Select Rogers Miscellany



Here are some Rogers stories and accounts over the years:

Rogers Manor in Bradford


Rogers Manor in Bradford, Wiltshire was built by Thomas Rogers, Sergeant-at Law, around the year 1450 after his marriage to the heiress Cecily Besill.  The manor remained with his descendants until the death of Anthony Rogers in 1583, the last male of this line. 

But a Rogers name continued at Bradford, this being Sir Francis Rogers who is believed to have been a descendant of Sergeant Thomas Rogers through his second wife.  The manor did eventually leave the Rogers family in 1659 when it was sold by Francis’s brother Henry for a reported £3,000. 

Rogers Manor passed through many hands since that time.  In 1930 the manor was advertised at £12,000 as the "greatest bargain ever offered.”  It received no takers.  Seven years later the building was dismantled piece by piece and auctioned off at very low prices
.


From Protestant Martyr to Plymouth Merchant

John Rogers, translator of the Bible, was in 1554 the first person burned at the stake for his Protestant beliefs during the bloody reign of Queen Mary.  One of his sons is believed to have been the Rev. Vincent Rogers, Minister of Stratford-le-Bow in London in 1586.

From there this family line can be seen more clearly.  His son, the Rev. Nehemiah Rogers, moved to Essex and was an Anglican minister at Messing.  John of the next generation, also brought up to be a clergyman, started to espouse extreme Puritan views and revolted his father so much that he was turned out of the house in 1642.  John remained radical in religion and politics and, after the Restoration, moved for a time to Holland. 

His son John stayed away from religion and moved to Plymouth in the west country as a merchant.  He made a considerable fortune in pilchard curing, entered Parliament in 1698, and was created Baronet of Wisdome in Devon a year later.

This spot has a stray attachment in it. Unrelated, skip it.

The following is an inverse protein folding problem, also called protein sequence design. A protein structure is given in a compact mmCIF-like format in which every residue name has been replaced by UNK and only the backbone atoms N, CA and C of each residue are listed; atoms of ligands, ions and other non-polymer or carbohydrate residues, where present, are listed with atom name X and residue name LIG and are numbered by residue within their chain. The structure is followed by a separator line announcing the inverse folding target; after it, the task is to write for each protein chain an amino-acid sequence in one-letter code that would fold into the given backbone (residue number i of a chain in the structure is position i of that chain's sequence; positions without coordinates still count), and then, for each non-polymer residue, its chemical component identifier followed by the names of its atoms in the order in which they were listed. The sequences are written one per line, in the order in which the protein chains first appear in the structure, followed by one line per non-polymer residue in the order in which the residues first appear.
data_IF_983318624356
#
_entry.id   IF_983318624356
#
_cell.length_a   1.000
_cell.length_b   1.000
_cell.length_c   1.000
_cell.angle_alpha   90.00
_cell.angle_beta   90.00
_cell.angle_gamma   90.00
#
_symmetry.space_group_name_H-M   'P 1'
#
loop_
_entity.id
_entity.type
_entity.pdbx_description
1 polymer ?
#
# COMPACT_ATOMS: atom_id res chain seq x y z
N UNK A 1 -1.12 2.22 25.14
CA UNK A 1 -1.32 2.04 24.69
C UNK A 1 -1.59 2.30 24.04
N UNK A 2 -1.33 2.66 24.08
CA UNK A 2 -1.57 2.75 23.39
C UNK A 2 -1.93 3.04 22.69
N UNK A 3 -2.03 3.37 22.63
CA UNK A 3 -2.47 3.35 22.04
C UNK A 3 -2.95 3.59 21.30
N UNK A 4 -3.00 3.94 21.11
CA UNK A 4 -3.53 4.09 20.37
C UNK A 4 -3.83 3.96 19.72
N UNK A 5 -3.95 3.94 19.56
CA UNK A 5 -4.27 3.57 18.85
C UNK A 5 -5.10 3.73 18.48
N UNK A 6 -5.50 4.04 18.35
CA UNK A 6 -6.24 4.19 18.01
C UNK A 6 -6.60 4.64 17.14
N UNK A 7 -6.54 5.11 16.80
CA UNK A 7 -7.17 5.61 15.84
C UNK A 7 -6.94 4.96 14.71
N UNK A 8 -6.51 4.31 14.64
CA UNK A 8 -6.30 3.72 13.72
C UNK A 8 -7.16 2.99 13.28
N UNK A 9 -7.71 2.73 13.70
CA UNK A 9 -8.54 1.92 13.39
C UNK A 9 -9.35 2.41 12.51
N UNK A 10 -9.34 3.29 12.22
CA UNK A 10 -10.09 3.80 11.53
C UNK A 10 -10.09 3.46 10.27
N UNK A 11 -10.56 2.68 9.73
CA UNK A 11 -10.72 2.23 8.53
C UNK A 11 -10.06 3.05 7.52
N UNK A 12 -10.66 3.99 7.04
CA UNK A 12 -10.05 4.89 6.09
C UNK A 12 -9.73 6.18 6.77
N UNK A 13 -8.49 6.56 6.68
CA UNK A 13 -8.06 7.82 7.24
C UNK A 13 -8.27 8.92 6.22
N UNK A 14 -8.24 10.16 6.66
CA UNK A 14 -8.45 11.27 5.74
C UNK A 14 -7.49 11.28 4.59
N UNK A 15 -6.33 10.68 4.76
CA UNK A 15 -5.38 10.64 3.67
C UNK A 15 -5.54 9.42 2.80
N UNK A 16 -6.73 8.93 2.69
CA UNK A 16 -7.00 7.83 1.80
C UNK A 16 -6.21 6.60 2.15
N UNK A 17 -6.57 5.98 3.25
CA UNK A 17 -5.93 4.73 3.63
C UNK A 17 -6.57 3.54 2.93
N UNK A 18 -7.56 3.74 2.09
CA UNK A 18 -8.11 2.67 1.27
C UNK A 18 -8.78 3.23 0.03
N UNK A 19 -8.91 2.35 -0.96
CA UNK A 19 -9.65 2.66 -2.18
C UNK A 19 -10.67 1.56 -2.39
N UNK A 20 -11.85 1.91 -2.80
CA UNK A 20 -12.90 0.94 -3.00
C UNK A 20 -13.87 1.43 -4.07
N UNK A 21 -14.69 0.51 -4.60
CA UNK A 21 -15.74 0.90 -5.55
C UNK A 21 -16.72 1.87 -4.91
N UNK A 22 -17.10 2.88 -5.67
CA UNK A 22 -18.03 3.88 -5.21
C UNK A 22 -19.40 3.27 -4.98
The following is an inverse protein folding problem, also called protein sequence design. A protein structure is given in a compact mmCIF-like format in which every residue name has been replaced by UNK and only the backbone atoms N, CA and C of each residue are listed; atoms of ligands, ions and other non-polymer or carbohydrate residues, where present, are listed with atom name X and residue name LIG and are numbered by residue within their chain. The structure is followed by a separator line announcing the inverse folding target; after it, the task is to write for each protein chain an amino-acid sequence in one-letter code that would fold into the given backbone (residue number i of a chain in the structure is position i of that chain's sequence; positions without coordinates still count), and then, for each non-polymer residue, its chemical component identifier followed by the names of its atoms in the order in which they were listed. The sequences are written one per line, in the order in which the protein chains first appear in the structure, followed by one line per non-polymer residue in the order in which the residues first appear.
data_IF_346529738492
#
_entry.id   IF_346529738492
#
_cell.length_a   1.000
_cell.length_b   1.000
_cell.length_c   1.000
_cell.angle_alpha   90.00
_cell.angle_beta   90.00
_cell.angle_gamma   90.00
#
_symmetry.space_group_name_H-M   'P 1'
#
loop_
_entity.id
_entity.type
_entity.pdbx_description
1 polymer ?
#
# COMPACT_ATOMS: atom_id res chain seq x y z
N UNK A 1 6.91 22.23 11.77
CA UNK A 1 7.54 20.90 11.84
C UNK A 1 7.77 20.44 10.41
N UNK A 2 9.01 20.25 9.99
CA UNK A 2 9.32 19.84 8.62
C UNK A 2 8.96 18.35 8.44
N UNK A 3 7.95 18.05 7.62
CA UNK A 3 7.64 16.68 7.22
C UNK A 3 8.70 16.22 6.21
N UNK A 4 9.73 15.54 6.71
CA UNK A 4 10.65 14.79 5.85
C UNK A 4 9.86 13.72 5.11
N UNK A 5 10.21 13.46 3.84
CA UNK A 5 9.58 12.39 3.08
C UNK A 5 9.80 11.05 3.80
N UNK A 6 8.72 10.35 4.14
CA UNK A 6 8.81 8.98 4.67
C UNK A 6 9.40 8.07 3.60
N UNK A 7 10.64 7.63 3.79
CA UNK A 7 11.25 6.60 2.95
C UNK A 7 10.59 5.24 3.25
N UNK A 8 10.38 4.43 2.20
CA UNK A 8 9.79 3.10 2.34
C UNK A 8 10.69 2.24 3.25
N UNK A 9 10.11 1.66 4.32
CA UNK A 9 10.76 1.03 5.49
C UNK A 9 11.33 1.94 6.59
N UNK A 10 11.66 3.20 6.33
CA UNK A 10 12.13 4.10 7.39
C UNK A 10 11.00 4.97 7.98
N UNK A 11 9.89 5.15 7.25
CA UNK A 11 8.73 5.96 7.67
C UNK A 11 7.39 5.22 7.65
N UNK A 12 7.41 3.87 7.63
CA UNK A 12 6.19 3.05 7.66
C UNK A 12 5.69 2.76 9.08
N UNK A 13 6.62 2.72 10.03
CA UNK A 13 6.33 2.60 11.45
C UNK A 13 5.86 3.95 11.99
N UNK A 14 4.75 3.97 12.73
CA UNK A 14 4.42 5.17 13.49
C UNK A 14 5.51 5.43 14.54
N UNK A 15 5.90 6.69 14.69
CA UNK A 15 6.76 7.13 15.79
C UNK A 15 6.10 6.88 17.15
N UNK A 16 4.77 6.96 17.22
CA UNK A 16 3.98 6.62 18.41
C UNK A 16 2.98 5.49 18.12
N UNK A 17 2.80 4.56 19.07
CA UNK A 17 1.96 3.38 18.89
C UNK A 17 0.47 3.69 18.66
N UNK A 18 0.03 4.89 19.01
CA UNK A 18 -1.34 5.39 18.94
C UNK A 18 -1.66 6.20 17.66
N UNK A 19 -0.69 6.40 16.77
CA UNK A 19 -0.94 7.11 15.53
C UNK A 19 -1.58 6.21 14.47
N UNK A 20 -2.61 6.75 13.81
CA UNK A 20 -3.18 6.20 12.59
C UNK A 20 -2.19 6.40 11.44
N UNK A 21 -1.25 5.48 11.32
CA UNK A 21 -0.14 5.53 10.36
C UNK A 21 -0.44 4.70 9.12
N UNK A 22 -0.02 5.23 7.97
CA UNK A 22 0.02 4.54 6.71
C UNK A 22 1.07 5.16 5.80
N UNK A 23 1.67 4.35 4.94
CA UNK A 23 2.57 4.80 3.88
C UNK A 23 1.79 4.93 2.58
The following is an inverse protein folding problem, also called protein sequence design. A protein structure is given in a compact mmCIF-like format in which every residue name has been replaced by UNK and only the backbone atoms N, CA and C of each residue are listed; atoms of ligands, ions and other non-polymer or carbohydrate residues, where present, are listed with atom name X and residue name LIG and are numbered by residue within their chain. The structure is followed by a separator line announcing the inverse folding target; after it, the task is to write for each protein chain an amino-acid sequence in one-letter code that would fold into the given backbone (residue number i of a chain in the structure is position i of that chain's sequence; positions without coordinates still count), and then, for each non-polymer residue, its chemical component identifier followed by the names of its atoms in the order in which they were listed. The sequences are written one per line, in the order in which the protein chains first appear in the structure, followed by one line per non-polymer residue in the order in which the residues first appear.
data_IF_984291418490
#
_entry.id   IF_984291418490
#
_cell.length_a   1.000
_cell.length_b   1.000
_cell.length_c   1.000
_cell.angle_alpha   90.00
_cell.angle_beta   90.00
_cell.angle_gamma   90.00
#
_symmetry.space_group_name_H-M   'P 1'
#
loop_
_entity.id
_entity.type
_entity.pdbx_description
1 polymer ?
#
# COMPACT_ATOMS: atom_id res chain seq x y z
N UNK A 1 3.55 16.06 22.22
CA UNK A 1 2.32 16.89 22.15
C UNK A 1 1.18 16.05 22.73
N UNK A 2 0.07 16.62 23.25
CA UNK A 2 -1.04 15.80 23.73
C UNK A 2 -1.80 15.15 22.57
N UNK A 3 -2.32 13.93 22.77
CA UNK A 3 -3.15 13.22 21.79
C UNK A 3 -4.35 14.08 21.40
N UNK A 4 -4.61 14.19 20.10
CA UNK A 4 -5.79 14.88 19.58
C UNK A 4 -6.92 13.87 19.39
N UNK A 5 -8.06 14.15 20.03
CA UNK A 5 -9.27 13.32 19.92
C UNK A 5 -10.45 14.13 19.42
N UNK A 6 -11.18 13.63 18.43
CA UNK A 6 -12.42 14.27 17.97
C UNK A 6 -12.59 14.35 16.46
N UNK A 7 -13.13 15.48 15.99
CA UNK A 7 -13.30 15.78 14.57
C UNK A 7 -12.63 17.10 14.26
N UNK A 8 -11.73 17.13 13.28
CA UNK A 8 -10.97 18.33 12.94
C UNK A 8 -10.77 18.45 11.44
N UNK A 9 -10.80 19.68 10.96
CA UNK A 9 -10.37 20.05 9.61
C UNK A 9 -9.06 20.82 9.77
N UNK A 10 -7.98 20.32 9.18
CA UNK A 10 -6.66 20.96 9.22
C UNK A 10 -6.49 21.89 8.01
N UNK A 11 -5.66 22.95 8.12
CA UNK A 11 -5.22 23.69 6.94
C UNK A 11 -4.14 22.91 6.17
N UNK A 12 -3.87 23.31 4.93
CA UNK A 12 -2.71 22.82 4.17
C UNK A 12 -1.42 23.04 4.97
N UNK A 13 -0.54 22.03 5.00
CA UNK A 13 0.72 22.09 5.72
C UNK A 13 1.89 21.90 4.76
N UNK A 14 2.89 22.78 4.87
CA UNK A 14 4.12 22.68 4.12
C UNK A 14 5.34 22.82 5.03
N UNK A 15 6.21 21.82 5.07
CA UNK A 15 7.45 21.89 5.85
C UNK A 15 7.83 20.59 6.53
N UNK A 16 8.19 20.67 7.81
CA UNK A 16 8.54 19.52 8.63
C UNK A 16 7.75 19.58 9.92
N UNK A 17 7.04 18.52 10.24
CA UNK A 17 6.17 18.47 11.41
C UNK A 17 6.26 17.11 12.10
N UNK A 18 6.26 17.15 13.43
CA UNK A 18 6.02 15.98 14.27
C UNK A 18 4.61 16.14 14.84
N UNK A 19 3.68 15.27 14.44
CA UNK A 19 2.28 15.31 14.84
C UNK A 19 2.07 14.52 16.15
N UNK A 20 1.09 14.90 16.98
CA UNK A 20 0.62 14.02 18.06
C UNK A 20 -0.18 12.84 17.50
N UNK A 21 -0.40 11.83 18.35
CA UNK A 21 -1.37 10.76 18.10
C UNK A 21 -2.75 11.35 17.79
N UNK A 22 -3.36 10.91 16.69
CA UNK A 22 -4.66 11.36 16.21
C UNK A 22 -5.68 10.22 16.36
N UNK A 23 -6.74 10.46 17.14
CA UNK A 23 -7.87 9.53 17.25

The Rev. Nathaniel Rogers


John Rogers the Protestant martyr had many descendants but none of them, according to the most recent research, was the Rev. Nathaniel Rogers. 

Nathaniel Rogers, born in 1598, was the second son of the Rev. “Roaring John” Rogers of Dedham in Essex. In his youth he had been heavily influenced by the Puritans in Essex.  This contact encouraged his departure with his family for Puritan America in 1636.  He became pastor at Ipswich, Massachusetts two years later. He took the place of the Rev. Nathaniel Ward, a stepson of his great uncle the Rev. Richard Rogers who was soon to come to New England himself. 

Nathaniel and his wife Margaret raised five children, four sons and one daughter.  Their eldest son John, who had come to New England as a child, graduated from Harvard in 1649 and served as President of Harvard College from 1682 to 1684.  A later Nathaniel Rogers had the Old Manse built on Main Street in Ipswich in 1727.  The house still stands there today
.


Thomas Rogers of the Mayflower

Thomas Rogers was a Mayflower passenger who died at Plymouth during the first winter.  A fellow passenger wrote:

"Thomas Rogers and Joseph his son came.  His other children came afterwards.  Thomas Rogers died in the first sickness, but his son Joseph is still living and is married and hath six children."

These remarks suggest many descendants in America.  But only two can be authenticated – Joseph and his brother John who were each granted land at Marshfield in 1640.

Back in Holland, the Leiden poll tax lists of 1622 showed that Thomas had left behind his wife Alice, his two daughters Elizabeth and Margaret, and a son John.  Thomas and Alice had married in the town of Watford in 1597.  Rogers’ family records in Watford go back to the 1550’s.